- argybarg: Couldn't we also say that these moves are small? The real fault here might be in mis-measuring the value of moves against the opportunity in the whole board. This is something that beginners (understandably) struggle with.
A few other mistakes I see from TRUE beginners are:
- Losing focus on what you're trying to accomplish
Karl Knechtel: Disturbingly, I see these mistakes, or similar ones, from players at my ("kyu-counted-on-one-hand") level too. Well, the first two anyway.
Rich: I sometimes get the second symptom at the end of tournaments, when I have played too much. It's when I know it's time to take a rest. :P
Andy Pierce: I think this is part of falling in love with your stones. If you try to save every stone you put on the board you wind up either overconcentrated or, even worse, heavy. Mentally, beginners justify this kind of play as thick when it's not. Remember that thickness needs to be useful, where useful does not simply mean "doesn't get killed". Make your stones work for you. This includes working to force your opponent to kill them so that your other stones can benefit even more. My $0.02 anyway.
Erikpan: - Ok then, here's a question from a mid-level beginner: I don't play too closely myself, i tend to strike out into the board quite a lot, but I find myself playing a lot of people who do play too closely, and I seem obliged to spend ages playing battles i know to be winnable by me but that seem to need to be answered stone after stone until it's painful; especially when it's near the edge and i risk losing a corner by not answering. It generally leads to lots of snatched moves elsewhere in the board from which I win later but at the time i can't help but feel there's better strategies for play than that. What am i doing wrong? How do i avoid getting sucked into a long, drawn out and foregone battle like that? Any ideas welcome :)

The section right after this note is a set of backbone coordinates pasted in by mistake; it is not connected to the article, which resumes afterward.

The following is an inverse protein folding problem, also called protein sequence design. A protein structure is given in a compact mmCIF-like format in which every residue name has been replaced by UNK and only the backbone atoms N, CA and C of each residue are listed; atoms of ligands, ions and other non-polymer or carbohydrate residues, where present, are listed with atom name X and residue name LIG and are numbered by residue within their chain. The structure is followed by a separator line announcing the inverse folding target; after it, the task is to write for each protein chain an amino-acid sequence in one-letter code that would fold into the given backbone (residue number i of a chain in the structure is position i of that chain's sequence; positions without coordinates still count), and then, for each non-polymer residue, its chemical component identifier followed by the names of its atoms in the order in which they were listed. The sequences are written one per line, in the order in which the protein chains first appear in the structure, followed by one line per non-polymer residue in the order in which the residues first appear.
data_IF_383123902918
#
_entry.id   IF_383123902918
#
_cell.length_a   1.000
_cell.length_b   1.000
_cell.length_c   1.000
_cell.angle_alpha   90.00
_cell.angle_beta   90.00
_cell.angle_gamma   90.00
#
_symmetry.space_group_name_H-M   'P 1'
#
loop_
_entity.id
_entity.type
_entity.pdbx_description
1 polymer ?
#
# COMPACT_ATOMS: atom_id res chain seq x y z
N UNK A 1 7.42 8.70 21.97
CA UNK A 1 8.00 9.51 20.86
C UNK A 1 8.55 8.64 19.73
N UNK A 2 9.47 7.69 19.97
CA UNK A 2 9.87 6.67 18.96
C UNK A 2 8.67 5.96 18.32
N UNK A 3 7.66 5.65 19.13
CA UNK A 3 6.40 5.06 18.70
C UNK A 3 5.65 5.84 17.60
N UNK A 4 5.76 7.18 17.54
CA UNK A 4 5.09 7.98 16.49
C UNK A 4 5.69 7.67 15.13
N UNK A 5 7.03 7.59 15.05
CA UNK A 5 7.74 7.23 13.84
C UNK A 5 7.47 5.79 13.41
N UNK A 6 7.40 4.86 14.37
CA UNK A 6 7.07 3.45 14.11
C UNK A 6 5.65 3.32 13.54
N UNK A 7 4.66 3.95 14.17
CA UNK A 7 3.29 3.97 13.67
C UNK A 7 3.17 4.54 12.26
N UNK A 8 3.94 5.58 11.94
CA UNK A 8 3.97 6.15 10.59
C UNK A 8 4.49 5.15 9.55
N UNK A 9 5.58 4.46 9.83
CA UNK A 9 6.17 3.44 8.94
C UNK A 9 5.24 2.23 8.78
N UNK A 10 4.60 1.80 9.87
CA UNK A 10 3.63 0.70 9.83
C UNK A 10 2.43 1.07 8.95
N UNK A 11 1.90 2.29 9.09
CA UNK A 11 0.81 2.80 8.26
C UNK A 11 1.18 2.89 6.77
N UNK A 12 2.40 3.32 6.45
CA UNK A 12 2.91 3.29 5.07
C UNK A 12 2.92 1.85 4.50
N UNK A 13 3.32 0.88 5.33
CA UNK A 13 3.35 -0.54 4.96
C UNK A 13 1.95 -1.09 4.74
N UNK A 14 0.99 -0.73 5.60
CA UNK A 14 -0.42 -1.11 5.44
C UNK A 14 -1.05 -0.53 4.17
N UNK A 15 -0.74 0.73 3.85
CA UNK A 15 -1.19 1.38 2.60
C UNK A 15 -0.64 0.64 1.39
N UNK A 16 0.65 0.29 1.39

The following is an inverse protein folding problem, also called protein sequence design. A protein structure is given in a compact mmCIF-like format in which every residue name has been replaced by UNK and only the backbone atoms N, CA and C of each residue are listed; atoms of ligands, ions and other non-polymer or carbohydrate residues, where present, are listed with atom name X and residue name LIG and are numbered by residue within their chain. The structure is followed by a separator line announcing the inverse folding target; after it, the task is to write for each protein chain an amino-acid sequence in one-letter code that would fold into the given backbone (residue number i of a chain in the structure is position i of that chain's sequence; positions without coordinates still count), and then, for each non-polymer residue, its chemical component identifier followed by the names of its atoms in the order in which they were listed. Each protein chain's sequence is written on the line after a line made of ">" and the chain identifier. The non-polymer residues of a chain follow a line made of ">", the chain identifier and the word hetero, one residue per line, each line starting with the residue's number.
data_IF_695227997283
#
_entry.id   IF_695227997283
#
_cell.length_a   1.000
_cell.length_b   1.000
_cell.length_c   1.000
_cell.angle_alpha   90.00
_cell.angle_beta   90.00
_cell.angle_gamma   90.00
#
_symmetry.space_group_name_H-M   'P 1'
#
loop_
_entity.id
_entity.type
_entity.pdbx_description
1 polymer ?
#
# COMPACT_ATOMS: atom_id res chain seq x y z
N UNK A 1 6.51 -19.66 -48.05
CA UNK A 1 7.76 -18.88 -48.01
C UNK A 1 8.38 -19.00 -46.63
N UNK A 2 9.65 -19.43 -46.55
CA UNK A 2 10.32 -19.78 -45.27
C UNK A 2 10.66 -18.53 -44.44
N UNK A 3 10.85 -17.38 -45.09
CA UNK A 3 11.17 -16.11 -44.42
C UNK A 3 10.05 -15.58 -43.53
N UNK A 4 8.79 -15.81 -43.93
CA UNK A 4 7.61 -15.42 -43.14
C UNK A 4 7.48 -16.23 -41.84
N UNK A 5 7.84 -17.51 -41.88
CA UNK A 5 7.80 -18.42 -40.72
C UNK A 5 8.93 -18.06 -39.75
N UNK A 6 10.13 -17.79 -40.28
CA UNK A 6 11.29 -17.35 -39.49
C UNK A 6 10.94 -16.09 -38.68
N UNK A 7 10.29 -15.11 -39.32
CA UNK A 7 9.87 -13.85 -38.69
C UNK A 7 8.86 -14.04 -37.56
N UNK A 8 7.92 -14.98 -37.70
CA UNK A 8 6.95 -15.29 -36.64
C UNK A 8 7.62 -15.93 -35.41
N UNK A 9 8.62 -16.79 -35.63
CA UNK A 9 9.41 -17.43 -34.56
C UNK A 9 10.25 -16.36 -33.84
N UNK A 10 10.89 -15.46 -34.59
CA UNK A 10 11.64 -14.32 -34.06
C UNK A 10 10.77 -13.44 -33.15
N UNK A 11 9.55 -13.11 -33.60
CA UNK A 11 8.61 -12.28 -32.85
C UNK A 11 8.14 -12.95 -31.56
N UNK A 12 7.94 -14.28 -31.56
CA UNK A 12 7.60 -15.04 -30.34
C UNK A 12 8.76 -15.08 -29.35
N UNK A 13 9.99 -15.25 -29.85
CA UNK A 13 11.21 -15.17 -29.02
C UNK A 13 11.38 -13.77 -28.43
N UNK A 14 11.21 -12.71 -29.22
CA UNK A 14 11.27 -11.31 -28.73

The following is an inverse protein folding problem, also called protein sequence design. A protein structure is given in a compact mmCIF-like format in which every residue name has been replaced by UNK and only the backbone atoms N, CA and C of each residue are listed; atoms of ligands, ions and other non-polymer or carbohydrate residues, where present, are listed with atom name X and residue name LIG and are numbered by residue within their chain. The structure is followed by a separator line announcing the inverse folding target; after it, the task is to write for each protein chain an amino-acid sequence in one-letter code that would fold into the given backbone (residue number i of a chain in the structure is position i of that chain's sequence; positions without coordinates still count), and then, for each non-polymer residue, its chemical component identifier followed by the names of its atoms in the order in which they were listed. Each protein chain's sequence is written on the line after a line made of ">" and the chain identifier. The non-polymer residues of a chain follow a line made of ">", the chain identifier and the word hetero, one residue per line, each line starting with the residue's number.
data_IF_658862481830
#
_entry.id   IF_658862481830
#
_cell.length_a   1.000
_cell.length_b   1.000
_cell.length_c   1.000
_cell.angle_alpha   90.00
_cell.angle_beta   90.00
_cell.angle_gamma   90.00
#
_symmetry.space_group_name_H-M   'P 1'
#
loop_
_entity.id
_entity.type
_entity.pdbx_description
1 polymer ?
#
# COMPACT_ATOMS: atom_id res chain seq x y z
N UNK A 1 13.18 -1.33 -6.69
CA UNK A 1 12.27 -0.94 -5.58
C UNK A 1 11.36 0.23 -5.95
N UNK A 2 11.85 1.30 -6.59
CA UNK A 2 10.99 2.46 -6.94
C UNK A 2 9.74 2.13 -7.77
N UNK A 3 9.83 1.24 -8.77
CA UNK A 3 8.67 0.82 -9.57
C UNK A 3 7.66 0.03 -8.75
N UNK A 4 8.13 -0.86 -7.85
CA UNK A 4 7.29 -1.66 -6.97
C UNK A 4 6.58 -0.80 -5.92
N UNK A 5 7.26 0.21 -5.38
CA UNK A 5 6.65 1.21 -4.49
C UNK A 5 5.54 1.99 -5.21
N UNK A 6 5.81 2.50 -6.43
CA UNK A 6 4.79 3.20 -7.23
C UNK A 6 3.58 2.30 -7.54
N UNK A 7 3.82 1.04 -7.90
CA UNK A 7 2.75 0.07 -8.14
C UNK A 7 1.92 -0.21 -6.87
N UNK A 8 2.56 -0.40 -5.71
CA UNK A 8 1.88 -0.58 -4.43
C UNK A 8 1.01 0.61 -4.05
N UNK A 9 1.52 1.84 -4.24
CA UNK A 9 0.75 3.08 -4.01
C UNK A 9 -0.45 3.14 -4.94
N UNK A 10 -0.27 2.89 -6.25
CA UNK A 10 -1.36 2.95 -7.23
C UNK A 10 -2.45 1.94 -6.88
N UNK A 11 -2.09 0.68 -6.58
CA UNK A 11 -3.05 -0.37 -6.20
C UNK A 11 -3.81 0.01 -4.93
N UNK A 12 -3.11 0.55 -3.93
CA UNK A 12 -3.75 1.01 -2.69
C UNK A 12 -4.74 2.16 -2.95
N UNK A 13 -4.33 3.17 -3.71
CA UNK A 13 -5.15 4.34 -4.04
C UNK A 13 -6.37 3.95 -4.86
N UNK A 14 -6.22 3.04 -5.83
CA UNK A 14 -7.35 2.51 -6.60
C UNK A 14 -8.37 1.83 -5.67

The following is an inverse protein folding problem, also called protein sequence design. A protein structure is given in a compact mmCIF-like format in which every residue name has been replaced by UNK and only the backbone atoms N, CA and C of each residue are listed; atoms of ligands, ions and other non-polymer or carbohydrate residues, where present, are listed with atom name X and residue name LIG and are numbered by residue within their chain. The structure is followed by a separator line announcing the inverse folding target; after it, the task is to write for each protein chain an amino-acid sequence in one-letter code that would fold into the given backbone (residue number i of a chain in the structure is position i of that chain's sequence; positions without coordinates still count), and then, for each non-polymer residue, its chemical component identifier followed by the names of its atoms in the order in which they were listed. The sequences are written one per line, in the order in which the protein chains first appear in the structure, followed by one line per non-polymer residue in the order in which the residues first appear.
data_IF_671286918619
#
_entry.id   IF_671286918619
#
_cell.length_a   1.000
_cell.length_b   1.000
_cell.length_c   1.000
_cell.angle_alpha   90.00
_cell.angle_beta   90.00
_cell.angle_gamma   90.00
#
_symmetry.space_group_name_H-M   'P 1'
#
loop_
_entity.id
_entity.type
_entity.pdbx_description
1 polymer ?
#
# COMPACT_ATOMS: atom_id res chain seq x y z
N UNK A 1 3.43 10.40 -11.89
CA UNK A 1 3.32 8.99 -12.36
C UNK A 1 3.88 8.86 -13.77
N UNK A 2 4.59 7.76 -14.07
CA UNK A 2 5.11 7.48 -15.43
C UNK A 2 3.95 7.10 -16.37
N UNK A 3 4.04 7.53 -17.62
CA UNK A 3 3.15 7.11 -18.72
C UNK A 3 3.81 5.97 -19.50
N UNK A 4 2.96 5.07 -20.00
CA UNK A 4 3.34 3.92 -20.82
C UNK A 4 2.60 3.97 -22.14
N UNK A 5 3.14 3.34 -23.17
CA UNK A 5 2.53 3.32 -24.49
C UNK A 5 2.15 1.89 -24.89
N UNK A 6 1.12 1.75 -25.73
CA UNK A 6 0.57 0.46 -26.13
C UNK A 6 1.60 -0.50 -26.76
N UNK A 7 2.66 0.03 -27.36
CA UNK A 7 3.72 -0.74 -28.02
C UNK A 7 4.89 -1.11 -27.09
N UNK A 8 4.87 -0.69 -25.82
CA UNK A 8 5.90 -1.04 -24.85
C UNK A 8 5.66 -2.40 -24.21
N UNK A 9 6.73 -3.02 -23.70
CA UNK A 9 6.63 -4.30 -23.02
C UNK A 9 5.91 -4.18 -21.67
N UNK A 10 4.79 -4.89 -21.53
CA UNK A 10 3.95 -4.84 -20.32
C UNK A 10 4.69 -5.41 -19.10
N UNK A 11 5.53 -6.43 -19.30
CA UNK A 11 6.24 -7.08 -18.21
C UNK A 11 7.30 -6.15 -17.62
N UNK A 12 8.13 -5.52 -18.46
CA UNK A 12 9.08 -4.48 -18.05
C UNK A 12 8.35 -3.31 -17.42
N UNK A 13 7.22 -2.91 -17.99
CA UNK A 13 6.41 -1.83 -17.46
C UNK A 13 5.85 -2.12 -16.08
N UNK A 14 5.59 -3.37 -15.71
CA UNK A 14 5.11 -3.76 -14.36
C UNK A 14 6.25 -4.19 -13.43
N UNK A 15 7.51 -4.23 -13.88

Calvin: If you are winning these games, it would be hard to recommend a better strategy. Play stronger opponents and this will become less of a problem. :-)
unkx80: A teacher told me many years ago used this example. He said that the Black group is extremely thick and can never be attacked at all, but Black has only two points for all this thickness.
Dieter: Clearly in the teachers' world there is no consensus. My teacher Minue, when asked if a group's thickness means strength of group said it doesn't, and when consequently asked if it involved influence said it did, but there was more to it. Then he also told me it is definitely not the same as solid and went on to show examples of thickness which we all know, such as full triangles with extra legs, or mouth shapes, facing the centre.
I gave up some time ago to fully understand what oriental players and teachers (please don't take this badly) mean when they use the term. For my own conceptual understanding of the game I suffice with locally strong groups (an attempt to cover atsumi), global lack of defects (an attempt to cover atsusa) and plays leading to them, and influence. Which is also why I avoid using the term thick(ness) in any of my current writings or game reviews.
unkx80: No problems. =) I don't think I really understood these terms myself too, at least not in the English speaking world.